How Many Religions Are There?

Map of the Prevailing World Religions

Click Map for Larger View*

According to the World Christian Encyclopedia: A Comparative Survey of Churches and Religions in the Modern World, 19 major religions share the earth (not always peacefully, of course). A closer look shows these further subdivided into 270 large religious groups with many smaller ones. This source identifies 34,000 separate Christian groups. Other experts might differ on the exact numbers, but the point is that most people would say that this planet sports a great many religions. But is that really true? I mean, if you were to distill these religions down to their basic essence, how many would you really wind up with? Or, to put it another way, if you can sift 19 religions into 270 by examining their finer points, can you go in the reverse direction and aggregate them into a smaller number? What if I were to tell you that, when it comes right down to it, the people of this world can be divided into only two religions? That’s right, I’m making the claim that when we use the most basic component of a belief system as our criteria, we will find that only two religions exist on the earth and that all of the other divisions arise merely because of details. Sound crazy? Let’s see.


The Hebraic Roots Movement

Readers are increasingly asking me questions about a set of doctrines called Hebraic Roots. In recent years, Hebraic Roots teachings have invaded many churches and even some seminaries. There are even Hebraic Roots Bibles and a Hebraic Roots Network. Because this trend appears to be growing in numbers and adherents, we should know something about it. It would be too much to explore all of the teachings of this movement in one article, and, to complicate matters, there are some variations in belief from one specific Hebraic Roots group to another. What I would like to do is briefly examine a few of the core beliefs of this movement and compare them to Scripture.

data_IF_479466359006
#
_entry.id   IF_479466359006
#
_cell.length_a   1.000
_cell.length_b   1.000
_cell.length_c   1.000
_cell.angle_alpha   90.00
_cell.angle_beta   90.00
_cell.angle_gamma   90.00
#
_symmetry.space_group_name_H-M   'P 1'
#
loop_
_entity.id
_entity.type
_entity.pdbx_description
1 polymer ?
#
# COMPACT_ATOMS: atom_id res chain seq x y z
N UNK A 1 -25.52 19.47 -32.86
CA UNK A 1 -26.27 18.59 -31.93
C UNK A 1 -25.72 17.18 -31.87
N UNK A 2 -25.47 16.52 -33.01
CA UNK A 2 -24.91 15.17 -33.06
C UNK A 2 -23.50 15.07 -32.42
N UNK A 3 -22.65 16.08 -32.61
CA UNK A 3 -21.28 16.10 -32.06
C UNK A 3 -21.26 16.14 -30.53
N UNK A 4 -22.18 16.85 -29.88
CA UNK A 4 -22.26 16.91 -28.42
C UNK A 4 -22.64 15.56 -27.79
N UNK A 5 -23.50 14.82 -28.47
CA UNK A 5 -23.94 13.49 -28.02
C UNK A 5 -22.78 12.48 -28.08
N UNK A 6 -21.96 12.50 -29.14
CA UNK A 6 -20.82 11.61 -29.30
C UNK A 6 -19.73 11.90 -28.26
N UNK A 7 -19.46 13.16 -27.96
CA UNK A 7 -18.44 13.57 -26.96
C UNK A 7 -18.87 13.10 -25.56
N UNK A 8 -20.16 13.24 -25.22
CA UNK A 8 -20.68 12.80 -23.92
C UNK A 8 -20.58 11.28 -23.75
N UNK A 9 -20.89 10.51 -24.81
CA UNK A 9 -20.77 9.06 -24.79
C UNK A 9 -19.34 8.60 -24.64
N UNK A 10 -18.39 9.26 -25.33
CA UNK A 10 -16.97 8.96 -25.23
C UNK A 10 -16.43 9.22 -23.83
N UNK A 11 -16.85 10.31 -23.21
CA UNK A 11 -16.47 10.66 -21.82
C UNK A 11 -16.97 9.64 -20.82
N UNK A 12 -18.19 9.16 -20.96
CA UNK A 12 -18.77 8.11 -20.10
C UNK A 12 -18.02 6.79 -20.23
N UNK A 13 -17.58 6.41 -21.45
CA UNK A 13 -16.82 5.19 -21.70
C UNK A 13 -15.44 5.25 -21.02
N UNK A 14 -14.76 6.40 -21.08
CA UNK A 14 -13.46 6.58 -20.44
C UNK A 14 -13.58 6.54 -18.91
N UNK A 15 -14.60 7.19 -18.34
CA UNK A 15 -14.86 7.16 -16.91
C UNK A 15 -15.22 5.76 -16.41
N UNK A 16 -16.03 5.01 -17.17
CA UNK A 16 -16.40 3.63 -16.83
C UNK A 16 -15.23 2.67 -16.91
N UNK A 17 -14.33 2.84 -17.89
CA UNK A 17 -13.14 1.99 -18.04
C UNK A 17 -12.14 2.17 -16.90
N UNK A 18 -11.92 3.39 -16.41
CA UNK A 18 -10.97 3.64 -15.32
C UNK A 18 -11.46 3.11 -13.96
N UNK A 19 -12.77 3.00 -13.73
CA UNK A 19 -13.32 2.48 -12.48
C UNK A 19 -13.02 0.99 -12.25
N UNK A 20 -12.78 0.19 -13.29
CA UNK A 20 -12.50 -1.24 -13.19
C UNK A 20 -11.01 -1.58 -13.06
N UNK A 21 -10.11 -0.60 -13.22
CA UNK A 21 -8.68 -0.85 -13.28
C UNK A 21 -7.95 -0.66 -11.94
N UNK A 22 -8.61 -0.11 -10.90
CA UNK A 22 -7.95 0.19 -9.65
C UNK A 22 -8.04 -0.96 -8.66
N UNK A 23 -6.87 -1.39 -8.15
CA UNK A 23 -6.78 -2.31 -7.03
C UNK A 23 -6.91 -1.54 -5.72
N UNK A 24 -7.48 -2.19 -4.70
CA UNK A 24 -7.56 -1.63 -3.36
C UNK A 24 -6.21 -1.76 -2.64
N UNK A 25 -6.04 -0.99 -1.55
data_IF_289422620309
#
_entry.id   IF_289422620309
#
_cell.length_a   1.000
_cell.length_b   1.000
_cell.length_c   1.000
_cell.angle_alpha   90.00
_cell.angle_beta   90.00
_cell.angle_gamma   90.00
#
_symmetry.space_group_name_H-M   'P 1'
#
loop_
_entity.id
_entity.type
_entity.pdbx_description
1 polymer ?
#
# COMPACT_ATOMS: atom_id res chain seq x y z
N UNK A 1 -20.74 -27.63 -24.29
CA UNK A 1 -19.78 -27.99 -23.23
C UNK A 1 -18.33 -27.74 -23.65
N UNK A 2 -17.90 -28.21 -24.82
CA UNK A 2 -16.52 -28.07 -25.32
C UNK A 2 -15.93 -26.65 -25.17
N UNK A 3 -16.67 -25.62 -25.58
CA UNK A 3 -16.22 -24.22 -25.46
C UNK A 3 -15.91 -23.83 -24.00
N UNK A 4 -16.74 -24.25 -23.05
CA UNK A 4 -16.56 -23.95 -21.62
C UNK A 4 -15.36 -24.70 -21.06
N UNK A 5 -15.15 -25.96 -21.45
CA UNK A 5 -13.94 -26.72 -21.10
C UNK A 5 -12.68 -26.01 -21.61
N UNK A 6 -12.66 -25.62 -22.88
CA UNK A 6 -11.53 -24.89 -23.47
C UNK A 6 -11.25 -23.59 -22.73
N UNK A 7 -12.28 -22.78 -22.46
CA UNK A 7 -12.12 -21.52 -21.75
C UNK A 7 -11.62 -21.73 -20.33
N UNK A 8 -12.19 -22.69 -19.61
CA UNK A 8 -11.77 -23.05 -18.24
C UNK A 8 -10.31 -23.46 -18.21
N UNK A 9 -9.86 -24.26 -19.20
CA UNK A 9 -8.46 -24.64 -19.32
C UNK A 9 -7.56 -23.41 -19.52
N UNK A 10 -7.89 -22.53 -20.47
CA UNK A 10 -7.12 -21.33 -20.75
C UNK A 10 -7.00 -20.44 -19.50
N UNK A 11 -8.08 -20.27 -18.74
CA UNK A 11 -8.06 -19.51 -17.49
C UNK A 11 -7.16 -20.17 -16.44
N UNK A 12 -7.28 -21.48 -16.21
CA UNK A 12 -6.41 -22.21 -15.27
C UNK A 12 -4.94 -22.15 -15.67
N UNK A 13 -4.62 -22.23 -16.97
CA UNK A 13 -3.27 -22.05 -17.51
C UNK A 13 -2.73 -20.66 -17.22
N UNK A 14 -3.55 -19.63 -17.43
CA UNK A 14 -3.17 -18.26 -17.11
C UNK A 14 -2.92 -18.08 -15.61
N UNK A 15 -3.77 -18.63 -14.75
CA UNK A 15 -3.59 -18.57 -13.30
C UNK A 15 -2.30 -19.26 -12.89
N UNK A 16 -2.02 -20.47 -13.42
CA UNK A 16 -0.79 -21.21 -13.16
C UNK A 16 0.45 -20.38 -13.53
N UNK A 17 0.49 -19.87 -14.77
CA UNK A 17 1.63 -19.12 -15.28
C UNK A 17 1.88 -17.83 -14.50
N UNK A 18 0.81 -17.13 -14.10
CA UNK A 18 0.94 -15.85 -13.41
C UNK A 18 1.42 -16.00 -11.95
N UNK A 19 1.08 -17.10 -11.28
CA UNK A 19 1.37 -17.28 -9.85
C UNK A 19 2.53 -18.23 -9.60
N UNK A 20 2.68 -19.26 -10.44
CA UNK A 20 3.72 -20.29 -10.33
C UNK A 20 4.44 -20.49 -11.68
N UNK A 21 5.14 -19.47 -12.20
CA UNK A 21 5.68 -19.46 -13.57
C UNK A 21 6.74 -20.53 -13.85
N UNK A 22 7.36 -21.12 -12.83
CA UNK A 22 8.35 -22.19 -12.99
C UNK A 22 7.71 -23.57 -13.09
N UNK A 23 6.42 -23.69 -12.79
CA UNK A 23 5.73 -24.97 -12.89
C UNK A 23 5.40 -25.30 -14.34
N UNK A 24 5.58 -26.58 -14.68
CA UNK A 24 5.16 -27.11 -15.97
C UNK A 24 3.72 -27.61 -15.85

The Legal Principle of Prior Claim–Jesus, Taxes, and God’s Claim on Our Lives

You may be familiar with Jesus' statement, "Render to Caesar the things that are Caesar's, and to God the things that are God's." You may also realize, perhaps grudgingly and wondering whether there are any exceptions, that this means you are to pay your taxes. But when we look at this statement more closely and in context, we see that Jesus was addressing far more than taxes. In fact, that was not even the primary point of His response. Jesus was actually answering the Jews with a legal principle they hadn't thought of. It is a principle that applies to every one of us, and it will help us put the focus in our lives right where it belongs.

To put it mildly, the Jewish religious leaders were getting upset and desperate. Jesus had ridden into Jerusalem on two donkeys as the people shouted, “Hosanna; Blessed is he that cometh in the name of the Lord: Blessed be the kingdom of our father David, that cometh in the name of the Lord: Hosanna in the highest” (Mark 11:9b-10). There could be no mistaking these praises; the people were claiming Jesus as the Messiah. And, just as the Jewish leaders had voiced after Jesus had raised Lazarus from the dead, they were afraid that this ruckus would cause the Romans to come and “take away both our place and nation” (John 11:48). Unfortunately for them, they were looking in the wrong direction. They feared men instead of God who is over all nations, and who, forty years later, would use the Romans to do exactly what they were afraid of (when the Roman army destroyed Jerusalem and the temple in A.D. 70).


What Motivated Terry Ratzmann’s Shooting Spree in the Living Church of God?

On March 12, 2005, 44-year-old Terry Ratzmann walked into the services of the Living Church of God. They were being held in the Sheraton Hotel near Milwaukee, Wisconsin. Ratzmann stood near the back of the room where he was spotted by 12-year-old Robert Geiger. The boy later described Ratzmann, whom he had known most of his life, as looking enraged, and “his eyes were real dark.” Robert also saw Ratzmann’s gun.